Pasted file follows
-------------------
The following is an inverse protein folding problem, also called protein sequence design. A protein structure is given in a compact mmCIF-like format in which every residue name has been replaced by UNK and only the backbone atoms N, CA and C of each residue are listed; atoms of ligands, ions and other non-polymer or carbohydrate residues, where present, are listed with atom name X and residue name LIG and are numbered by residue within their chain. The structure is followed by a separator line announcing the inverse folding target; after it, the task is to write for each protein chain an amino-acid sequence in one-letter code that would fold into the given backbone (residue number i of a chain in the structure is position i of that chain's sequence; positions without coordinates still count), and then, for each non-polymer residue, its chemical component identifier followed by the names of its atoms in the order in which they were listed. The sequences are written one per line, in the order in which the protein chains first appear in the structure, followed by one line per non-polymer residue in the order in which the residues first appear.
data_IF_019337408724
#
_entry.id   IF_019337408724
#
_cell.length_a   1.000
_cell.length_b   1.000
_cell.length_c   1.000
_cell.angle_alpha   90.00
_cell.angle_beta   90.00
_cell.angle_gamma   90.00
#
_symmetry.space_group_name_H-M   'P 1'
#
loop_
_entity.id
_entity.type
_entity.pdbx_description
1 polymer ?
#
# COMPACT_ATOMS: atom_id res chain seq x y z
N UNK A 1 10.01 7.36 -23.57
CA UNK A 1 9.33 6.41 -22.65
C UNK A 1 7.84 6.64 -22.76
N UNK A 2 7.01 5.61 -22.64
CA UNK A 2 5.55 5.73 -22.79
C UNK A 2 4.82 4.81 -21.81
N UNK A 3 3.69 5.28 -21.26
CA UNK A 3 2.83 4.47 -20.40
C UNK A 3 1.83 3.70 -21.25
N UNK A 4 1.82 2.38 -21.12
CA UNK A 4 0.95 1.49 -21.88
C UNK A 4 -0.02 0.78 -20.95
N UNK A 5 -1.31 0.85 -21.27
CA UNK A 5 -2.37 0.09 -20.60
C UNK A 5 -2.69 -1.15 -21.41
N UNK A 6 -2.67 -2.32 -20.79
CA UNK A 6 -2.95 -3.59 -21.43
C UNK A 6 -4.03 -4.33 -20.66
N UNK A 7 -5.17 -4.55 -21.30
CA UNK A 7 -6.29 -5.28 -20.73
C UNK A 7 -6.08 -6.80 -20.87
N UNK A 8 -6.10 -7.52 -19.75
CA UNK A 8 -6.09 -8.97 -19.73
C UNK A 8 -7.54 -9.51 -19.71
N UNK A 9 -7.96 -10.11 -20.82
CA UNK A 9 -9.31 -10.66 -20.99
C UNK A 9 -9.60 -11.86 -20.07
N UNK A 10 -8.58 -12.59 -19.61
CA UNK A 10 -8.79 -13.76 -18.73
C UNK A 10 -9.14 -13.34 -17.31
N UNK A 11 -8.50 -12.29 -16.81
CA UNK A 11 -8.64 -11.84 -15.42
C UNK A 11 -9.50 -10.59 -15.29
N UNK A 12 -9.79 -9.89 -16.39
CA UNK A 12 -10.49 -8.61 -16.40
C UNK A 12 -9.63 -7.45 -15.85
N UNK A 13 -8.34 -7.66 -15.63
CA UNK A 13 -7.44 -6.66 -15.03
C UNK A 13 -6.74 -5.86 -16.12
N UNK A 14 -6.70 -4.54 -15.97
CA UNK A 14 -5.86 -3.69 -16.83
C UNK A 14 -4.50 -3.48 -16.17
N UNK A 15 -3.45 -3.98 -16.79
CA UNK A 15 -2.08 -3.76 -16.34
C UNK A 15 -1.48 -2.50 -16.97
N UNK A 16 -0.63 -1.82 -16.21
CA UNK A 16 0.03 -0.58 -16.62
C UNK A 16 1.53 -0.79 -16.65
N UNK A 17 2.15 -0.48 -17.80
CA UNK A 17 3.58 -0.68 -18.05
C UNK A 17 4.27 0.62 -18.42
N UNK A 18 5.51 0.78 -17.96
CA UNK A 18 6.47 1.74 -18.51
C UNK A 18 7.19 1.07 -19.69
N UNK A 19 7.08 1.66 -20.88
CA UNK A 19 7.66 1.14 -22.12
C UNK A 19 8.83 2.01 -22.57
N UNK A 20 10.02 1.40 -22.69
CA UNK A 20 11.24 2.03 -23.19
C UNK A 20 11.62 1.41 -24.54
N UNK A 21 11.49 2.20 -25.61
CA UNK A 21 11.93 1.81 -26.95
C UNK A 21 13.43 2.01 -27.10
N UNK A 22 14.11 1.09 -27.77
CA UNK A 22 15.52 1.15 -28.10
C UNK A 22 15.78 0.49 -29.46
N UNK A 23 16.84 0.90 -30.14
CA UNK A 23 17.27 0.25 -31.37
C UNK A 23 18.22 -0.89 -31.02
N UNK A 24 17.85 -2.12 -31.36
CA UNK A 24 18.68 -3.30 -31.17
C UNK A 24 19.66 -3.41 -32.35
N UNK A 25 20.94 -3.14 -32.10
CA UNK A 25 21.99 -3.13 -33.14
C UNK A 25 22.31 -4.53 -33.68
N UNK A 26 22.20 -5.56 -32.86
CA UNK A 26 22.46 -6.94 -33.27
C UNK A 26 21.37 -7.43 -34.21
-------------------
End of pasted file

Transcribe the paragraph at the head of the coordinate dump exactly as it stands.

The following is an inverse protein folding problem, also called protein sequence design. A protein structure is given in a compact mmCIF-like format in which every residue name has been replaced by UNK and only the backbone atoms N, CA and C of each residue are listed; atoms of ligands, ions and other non-polymer or carbohydrate residues, where present, are listed with atom name X and residue name LIG and are numbered by residue within their chain. The structure is followed by a separator line announcing the inverse folding target; after it, the task is to write for each protein chain an amino-acid sequence in one-letter code that would fold into the given backbone (residue number i of a chain in the structure is position i of that chain's sequence; positions without coordinates still count), and then, for each non-polymer residue, its chemical component identifier followed by the names of its atoms in the order in which they were listed. The sequences are written one per line, in the order in which the protein chains first appear in the structure, followed by one line per non-polymer residue in the order in which the residues first appear.